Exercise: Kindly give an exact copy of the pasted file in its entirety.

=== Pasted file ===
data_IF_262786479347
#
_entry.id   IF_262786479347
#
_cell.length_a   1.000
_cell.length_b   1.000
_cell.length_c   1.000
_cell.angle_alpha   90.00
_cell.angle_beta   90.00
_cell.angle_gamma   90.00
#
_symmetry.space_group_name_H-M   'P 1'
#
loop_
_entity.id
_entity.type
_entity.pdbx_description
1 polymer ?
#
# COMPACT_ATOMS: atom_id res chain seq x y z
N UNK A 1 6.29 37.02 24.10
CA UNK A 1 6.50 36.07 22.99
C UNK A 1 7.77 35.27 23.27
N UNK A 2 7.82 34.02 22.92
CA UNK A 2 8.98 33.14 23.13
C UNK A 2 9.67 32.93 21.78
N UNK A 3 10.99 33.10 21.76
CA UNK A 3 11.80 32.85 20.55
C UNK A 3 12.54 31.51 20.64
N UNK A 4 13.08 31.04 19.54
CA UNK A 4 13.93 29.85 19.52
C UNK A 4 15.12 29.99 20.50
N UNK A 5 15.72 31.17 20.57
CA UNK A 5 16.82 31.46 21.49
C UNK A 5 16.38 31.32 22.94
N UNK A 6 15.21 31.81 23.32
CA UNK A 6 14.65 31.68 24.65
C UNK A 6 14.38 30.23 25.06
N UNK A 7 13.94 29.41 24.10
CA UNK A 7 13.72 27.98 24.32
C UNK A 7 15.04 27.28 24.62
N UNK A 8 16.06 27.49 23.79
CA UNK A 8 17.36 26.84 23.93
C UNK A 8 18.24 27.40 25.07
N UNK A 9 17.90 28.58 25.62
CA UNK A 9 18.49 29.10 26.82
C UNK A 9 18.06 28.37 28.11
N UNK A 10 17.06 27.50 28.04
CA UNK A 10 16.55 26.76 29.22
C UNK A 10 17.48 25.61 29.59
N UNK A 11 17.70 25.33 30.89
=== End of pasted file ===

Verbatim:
data_IF_262786479347
#
_entry.id   IF_262786479347
#
_cell.length_a   1.000
_cell.length_b   1.000
_cell.length_c   1.000
_cell.angle_alpha   90.00
_cell.angle_beta   90.00
_cell.angle_gamma   90.00
#
_symmetry.space_group_name_H-M   'P 1'
#
loop_
_entity.id
_entity.type
_entity.pdbx_description
1 polymer ?
#
# COMPACT_ATOMS: atom_id res chain seq x y z
N UNK A 1 6.29 37.02 24.10
CA UNK A 1 6.50 36.07 22.99
C UNK A 1 7.77 35.27 23.27
N UNK A 2 7.82 34.02 22.92
CA UNK A 2 8.98 33.14 23.13
C UNK A 2 9.67 32.93 21.78
N UNK A 3 10.99 33.10 21.76
CA UNK A 3 11.80 32.85 20.55
C UNK A 3 12.54 31.51 20.64
N UNK A 4 13.08 31.04 19.54
CA UNK A 4 13.93 29.85 19.52
C UNK A 4 15.12 29.99 20.50
N UNK A 5 15.72 31.17 20.57
CA UNK A 5 16.82 31.46 21.49
C UNK A 5 16.38 31.32 22.94
N UNK A 6 15.21 31.81 23.32
CA UNK A 6 14.65 31.68 24.65
C UNK A 6 14.38 30.23 25.06
N UNK A 7 13.94 29.41 24.10
CA UNK A 7 13.72 27.98 24.32
C UNK A 7 15.04 27.28 24.62
N UNK A 8 16.06 27.49 23.79
CA UNK A 8 17.36 26.84 23.93
C UNK A 8 18.24 27.40 25.07
N UNK A 9 17.90 28.58 25.62
CA UNK A 9 18.49 29.10 26.82
C UNK A 9 18.06 28.37 28.11
N UNK A 10 17.06 27.50 28.04
CA UNK A 10 16.55 26.76 29.22
C UNK A 10 17.48 25.61 29.59
N UNK A 11 17.70 25.33 30.89